Fifth graders enjoy outdoor classroom
MURFREESBORO – Students attending the very first Hertford County Natural Resources Field Day back in 1990 are edging closer to “30-something” by now.
The next generation to learn about the wonders of natural resources were groomed near here earlier this week.
Fifth grade students from throughout Hertford County arrived by bus and van here Tuesday at Storey Brook Farm outside of Murfreesboro where they were treated to a wide variety of educational topics concerning the history and protection of natural resources.
Sponsored by the Hertford County Soil and Water Conservation District, the annual event was attended by fifth graders representing Ahoskie Elementary, Riverview Elementary and Ridgecroft School.
Walking from station to station, set up around a scenic irrigation pond on the property owned by J. Lewis Storey, the students were the recipients of natural resource information from representatives of various local agencies.
North Carolina Wildlife Resources Commission Officer Tim Wadsworth informed his young audience of boating and hunting safety.
USDA Natural Resources Conservation Service Soil Scientist John Gagnon demonstrated the various soil types found in the local area.
Michael Hughes, Chris Smith and Chuck Mumford of the Hertford County Office of the North Carolina Forest Service taught the students tree identification, fire prevention and products made from wood.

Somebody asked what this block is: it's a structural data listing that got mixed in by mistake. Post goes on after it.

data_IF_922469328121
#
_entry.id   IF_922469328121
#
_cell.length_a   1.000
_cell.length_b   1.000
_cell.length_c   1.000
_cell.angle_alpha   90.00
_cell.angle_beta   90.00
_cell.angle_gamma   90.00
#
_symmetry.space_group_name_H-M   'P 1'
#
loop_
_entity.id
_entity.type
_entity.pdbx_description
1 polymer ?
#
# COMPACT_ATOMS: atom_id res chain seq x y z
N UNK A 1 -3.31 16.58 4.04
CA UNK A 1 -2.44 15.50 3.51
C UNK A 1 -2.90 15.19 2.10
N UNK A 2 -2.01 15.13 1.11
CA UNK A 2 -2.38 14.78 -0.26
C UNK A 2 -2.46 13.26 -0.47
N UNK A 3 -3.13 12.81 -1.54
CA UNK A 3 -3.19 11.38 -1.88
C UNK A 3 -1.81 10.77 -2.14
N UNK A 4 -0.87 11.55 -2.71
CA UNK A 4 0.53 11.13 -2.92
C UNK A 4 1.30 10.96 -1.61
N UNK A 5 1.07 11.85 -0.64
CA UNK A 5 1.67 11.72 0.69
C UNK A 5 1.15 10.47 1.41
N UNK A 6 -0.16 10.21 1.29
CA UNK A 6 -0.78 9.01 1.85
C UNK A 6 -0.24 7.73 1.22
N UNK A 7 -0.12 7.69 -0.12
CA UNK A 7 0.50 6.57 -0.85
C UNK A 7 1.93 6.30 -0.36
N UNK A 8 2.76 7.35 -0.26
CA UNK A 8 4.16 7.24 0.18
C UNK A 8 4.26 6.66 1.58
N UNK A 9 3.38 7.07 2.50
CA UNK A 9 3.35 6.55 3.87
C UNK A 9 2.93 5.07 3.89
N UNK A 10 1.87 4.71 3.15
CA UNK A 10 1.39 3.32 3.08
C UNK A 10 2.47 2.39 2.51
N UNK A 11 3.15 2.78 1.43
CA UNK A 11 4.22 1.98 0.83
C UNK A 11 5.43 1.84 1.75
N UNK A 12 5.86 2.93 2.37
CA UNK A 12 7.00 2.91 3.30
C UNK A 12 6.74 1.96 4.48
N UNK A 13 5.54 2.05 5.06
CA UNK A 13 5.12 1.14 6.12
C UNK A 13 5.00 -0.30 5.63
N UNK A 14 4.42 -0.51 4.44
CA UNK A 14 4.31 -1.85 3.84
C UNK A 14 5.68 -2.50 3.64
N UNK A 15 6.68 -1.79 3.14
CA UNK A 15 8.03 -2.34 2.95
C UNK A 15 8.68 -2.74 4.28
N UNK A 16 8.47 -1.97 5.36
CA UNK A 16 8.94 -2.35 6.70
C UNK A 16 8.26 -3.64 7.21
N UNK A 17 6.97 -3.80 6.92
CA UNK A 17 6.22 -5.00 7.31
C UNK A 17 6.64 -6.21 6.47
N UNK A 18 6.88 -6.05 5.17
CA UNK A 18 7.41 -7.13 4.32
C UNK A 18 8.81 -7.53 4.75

North Carolina Cooperative Extension (Hertford County office) was on hand to broaden the children’s knowledge of the importance of maintaining farms in order to feed the world. Extension agents present were Byron Simonds, Natalie Rountree, Melanie Storey, Jacob Searcy and Becky Castelloe.
Bryan Short, Greg Hughes and Dottie Robertson of the Hertford County Soil and Water Conservation District informed the students about best management practices on farmland to improve water quality. Those practices included no-till operations, erosion control and animal waste management.
“We really appreciate the hospitality shown each and every year by Mr. J. Lewis Storey and his family for letting us use his farm as an outdoor classroom,” said Greg Hughes. “Thanks to his kindness and thanks to the informative sessions led by all those involved, we were able to educate the young people of this county to the importance of protecting our natural resources.”